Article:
A Texas town becomes the tomb of the unknown immigrant
By Jared Taylor
FALFURRIAS, Texas (Reuters) - Mounds of dirt decorated with fake flowers sit at the northern edge of the cemetery in this town about 80 miles north of the U.S.-Mexico border. Small metal placards mark the graves of the unknown, generally by gender, while others simply say "bones" or "skull case."
It is here that more than 50 unidentified immigrants were buried after dying in heat and punishing terrain while they tried to seek new lives in the United States. As legislators in Washington debate bipartisan proposals for an immigration overhaul, Texas officials say this small town, the seat of Brooks County and part of the U.S. Border Patrol region known as the Rio Grande Valley sector, is emerging as an epicenter of death and misery.
Sheriffs' deputies in the county - population less than 5,000 - found 129 bodies in 2012, about double the number from the year before and six times that recorded in 2010. This year so far - before the hot summer months, when the majority of deaths occur - they've found 17, said Brooks County Judge Raul Ramirez.
In the Rio Grande Valley sector as a whole, which comprises 17,000 square miles of southeast Texas, Border Patrol agents also are recording a rise in deaths and apprehensions. Enrique Mendiola, the USBP spokesman for the area, said 78 immigrant deaths and 357 rescues have been recorded in the sector since the government fiscal year began last October 1. In the same period the year before, he said there were 42 deaths and 137 rescues.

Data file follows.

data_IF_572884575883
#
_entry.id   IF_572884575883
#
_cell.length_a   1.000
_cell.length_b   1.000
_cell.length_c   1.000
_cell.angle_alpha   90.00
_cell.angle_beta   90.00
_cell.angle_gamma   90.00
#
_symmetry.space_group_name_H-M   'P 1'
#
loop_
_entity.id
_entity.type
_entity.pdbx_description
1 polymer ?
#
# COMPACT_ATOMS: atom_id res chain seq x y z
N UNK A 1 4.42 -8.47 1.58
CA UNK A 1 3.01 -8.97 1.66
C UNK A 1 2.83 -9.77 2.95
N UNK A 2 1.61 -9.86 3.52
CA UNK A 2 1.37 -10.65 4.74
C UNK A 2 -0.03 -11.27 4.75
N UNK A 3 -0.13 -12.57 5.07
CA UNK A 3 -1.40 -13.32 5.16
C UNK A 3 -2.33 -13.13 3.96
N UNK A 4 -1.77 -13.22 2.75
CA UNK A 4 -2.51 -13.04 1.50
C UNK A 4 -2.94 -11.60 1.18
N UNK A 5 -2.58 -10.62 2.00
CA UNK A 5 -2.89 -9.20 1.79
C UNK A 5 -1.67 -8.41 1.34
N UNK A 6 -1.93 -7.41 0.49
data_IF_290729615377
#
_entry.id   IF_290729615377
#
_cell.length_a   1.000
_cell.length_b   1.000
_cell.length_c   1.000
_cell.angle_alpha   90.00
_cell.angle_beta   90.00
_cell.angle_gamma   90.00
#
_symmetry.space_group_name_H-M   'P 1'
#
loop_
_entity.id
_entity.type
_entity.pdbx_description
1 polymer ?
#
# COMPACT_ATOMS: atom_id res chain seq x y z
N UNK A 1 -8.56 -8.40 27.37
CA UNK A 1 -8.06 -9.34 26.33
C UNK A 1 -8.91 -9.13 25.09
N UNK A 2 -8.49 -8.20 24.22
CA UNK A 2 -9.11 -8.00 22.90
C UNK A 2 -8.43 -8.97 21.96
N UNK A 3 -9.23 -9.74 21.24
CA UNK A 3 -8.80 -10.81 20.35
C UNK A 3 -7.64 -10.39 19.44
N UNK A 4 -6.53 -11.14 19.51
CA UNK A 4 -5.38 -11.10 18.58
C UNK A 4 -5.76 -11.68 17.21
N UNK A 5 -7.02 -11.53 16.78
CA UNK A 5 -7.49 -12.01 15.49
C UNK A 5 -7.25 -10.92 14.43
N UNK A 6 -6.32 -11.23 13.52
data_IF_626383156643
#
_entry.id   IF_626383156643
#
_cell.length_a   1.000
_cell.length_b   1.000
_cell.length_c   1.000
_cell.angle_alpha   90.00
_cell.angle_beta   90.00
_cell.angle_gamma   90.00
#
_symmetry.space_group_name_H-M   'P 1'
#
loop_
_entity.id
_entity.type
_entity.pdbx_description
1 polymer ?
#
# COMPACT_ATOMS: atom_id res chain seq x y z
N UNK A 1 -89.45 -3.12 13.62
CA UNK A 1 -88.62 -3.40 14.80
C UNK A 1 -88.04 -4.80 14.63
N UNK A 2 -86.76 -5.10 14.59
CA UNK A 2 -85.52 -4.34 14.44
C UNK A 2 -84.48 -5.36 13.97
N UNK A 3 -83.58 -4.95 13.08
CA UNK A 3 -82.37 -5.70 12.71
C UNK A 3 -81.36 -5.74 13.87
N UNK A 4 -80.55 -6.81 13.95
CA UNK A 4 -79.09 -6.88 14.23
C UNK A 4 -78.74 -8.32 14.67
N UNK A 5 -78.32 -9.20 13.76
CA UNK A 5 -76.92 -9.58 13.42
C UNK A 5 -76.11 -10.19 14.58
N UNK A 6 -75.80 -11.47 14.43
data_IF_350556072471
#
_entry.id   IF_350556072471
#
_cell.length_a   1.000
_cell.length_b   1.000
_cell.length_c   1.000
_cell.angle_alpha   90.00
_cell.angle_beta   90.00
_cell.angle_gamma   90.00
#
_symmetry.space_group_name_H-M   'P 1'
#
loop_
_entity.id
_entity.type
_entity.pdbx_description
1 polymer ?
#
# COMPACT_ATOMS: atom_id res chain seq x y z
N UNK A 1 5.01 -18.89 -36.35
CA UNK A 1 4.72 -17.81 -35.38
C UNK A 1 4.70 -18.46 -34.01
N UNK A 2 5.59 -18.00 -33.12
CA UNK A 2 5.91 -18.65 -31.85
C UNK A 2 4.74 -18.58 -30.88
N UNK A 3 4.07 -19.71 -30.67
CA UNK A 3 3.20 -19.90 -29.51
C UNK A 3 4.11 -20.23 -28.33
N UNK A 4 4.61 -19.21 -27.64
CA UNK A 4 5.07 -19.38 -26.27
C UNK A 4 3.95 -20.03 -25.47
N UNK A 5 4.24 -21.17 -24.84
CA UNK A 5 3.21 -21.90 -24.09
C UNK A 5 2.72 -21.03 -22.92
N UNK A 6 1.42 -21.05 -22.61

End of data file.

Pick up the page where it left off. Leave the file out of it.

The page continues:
For reasons that remain unclear - law enforcement authorities refuse to speculate - the number of deaths in the Rio Grande region is rising while those in Arizona - which typically records the highest immigrant death toll in the entire southern border region - dropped from 253 in fiscal year 2009-10 to 77 since last October, according to the Coalicion de Derechos Humanos. (The human rights group tracks immigrant deaths in Arizona.) Mendiola said immigrants can easily lose their way in the flat, Texas brush country. In Arizona they can use the mountains and other natural landmarks use as directional markers.
Most of the bodies recovered in Brooks County were buried without a forensic examination, which the county cannot afford. Texas law offers guidelines on how to handle remains, but how that is carried out depends on the county.
"They've never had an autopsy," said Lori Baker, a physical anthropologist at Baylor University, of those in the cemetery.
"JUST RUTHLESS" Continued...